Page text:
5. Role of STAT3 in Upper Tract Urothelial Carcinoma

UTUC is a rare type of neoplasm. It is defined as urothelial lining cells’ malignancy within the renal calyces, renal pelvis, ureter down, and ureter orifice. It comprises 5% of urothelial cancers and 10% of renal cancers. Two times as frequent, urothelial pelvicalyceal cancer is diagnosed as urothelial ureter cancer [107]. UTUC is associated with FGFR3 signaling, the papillary-luminal phenotype, and a T-cell depleted environment [108]. It is challenging to treat a multifocal disease, and relapses are often reported after initial therapy. Overall, 25% of patients present with metastasis when diagnosed [107]. The standard treatment in the case of high-risk UTUC remains radical nephroureterectomy. Surgery is combined with platinum-based chemotherapy, which improved the prognosis in comparison with radical treatment solely. Furthermore, platinum agents are also utilized in metastatic cancer at the first line [108].
STAT3 was proven to be a cancer-promoting factor and a valuable prognostic marker in UTUC. Higher values of STAT3 were reported in ureteral UTUC than in renal UTUC. Surprisingly, no differences in levels of protein were found in muscle-invasive and non-muscle-invasive cancer [109]. The expression of STAT3Tyr705 in the upper urinary tract was similar to that in the lower urinary tract, despite the diversity of these two cancer types in clinical features. Increased phosphorylation of STAT3 may be connected to the invasiveness and degree of histological differentiation [110].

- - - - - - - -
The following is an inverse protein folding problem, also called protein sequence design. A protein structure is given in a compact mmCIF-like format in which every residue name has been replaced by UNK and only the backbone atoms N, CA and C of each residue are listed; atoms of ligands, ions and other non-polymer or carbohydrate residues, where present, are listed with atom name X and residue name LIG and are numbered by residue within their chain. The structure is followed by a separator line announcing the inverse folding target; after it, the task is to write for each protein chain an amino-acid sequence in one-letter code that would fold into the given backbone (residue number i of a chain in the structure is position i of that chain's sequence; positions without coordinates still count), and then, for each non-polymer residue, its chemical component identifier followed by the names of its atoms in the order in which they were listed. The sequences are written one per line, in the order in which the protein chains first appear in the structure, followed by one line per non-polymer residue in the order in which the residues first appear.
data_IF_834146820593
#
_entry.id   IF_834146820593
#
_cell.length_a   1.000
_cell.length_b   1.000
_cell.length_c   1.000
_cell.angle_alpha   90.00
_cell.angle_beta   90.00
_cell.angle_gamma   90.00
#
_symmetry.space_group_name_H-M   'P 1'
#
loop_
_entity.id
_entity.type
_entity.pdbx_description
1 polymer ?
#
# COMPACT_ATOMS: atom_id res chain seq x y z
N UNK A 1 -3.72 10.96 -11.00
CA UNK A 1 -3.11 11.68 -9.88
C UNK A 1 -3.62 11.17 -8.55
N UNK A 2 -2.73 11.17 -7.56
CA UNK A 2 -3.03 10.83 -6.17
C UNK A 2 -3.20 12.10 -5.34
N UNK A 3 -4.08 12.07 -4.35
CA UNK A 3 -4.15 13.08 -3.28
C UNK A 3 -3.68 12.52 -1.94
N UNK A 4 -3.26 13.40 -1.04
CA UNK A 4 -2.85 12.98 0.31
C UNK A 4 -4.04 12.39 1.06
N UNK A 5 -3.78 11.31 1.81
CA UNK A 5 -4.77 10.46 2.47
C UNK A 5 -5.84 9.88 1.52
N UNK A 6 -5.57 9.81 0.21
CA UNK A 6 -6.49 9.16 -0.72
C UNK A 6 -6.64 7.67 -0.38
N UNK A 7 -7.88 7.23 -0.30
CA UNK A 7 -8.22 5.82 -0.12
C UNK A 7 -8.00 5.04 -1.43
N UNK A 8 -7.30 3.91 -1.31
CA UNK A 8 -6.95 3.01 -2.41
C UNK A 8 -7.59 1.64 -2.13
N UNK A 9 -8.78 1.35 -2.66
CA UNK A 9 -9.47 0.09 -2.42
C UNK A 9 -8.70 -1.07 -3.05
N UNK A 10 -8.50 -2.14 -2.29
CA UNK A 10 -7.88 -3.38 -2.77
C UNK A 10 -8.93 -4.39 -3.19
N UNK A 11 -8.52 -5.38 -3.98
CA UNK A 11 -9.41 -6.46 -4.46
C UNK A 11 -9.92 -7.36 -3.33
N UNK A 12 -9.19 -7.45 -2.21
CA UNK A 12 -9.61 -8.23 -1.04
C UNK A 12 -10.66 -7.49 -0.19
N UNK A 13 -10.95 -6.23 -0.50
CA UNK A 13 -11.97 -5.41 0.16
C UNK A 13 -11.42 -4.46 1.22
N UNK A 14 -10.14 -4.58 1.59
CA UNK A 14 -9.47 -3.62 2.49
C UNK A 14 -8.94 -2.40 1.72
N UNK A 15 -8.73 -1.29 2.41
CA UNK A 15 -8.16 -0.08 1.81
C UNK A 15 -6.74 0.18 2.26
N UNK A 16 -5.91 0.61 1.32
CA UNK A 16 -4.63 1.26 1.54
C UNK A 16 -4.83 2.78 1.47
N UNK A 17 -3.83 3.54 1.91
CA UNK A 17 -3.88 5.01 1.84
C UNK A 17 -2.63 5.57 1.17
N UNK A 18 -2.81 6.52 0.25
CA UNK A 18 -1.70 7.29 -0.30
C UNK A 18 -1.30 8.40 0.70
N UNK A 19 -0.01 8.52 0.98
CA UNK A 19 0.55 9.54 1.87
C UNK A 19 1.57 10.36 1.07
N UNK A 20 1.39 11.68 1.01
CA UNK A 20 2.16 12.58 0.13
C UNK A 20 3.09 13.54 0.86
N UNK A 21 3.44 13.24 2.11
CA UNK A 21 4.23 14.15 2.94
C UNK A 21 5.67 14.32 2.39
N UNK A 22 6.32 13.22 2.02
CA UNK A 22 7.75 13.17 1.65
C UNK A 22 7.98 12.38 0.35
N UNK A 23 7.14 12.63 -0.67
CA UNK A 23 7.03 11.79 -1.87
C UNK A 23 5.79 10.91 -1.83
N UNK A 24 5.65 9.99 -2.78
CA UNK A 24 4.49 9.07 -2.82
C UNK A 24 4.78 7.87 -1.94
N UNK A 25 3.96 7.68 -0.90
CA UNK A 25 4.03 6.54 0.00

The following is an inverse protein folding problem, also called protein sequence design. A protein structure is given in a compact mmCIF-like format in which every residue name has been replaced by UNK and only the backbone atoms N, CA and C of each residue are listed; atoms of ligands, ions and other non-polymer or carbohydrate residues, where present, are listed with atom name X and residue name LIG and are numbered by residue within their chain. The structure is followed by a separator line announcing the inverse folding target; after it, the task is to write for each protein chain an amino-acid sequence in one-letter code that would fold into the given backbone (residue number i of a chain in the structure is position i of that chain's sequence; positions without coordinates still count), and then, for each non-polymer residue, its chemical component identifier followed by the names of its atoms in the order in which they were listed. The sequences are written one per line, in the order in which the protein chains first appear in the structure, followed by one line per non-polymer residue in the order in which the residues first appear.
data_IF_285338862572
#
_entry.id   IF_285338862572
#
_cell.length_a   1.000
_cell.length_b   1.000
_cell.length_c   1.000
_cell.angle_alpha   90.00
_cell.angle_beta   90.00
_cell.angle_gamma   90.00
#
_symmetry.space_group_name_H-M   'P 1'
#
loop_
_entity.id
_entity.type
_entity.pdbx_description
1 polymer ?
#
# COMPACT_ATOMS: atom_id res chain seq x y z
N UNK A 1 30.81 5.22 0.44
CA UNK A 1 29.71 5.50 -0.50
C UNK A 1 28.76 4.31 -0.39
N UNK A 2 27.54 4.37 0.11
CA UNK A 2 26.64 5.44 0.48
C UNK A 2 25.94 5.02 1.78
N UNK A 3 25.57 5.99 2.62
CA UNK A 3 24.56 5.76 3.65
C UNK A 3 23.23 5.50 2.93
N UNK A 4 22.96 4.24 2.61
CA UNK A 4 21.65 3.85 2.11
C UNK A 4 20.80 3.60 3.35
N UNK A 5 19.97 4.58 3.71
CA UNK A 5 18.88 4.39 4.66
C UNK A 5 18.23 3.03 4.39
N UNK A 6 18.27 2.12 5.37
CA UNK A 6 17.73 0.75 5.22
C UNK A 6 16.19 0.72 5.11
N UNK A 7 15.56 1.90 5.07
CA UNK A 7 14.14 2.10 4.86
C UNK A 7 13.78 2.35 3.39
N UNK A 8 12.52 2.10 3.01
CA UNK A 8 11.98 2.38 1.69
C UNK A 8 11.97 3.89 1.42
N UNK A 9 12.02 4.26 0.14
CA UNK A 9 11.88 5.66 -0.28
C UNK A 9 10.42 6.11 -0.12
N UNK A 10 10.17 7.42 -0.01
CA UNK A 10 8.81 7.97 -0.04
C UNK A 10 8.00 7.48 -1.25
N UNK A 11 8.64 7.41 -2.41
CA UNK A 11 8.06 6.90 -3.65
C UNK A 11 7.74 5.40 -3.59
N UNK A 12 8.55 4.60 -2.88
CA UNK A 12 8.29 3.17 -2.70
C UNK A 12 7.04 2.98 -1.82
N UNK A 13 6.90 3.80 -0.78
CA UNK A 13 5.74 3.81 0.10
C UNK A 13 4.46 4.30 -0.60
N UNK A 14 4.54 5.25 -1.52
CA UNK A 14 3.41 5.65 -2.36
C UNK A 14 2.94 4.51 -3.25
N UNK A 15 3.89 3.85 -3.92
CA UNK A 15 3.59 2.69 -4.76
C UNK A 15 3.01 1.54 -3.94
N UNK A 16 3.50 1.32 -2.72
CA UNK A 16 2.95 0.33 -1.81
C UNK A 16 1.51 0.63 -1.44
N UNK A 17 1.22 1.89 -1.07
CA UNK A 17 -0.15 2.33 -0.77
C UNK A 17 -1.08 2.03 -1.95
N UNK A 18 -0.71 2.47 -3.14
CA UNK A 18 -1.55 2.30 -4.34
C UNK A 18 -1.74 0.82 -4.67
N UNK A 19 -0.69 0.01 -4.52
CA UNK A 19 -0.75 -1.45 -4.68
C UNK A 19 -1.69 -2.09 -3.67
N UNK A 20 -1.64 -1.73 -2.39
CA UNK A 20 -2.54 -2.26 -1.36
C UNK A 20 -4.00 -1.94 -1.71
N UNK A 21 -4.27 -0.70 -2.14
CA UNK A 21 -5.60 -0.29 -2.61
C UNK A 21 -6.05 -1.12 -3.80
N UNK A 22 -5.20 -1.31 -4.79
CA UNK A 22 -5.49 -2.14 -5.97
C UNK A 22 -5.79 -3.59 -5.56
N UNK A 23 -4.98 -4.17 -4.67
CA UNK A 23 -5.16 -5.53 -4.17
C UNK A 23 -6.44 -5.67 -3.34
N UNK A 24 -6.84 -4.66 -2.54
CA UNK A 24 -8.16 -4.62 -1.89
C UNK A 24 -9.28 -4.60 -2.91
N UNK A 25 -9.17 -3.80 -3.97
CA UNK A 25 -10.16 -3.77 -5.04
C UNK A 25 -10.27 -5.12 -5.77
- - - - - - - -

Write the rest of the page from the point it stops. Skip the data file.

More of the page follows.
Investigations demonstrated that elevated amounts of STAT3Ser727 were marked in 52% of patients. Higher values were identified with lower recurrence survival and cancer-specific survival. Patients with increased STAT3Ser727 were linked to a significantly poorer prognosis, higher cancer recurrence rate, and lower cancer-specific survival. Elevated expression of STAT3Ser727 in UTUC tissues, within the advanced cancer stage group of patients, was significantly associated with an advanced cancer stage and poor prognosis [111]. Another study demonstrated that STAT3 expression in the nucleus was connected to disease progression and lower cancer-specific survival. The results were similar to the aforementioned investigation, in that high STAT3 levels indicate UTUC progression, and the risk of exacerbation of the disease is considerably higher in the advanced stage group [109].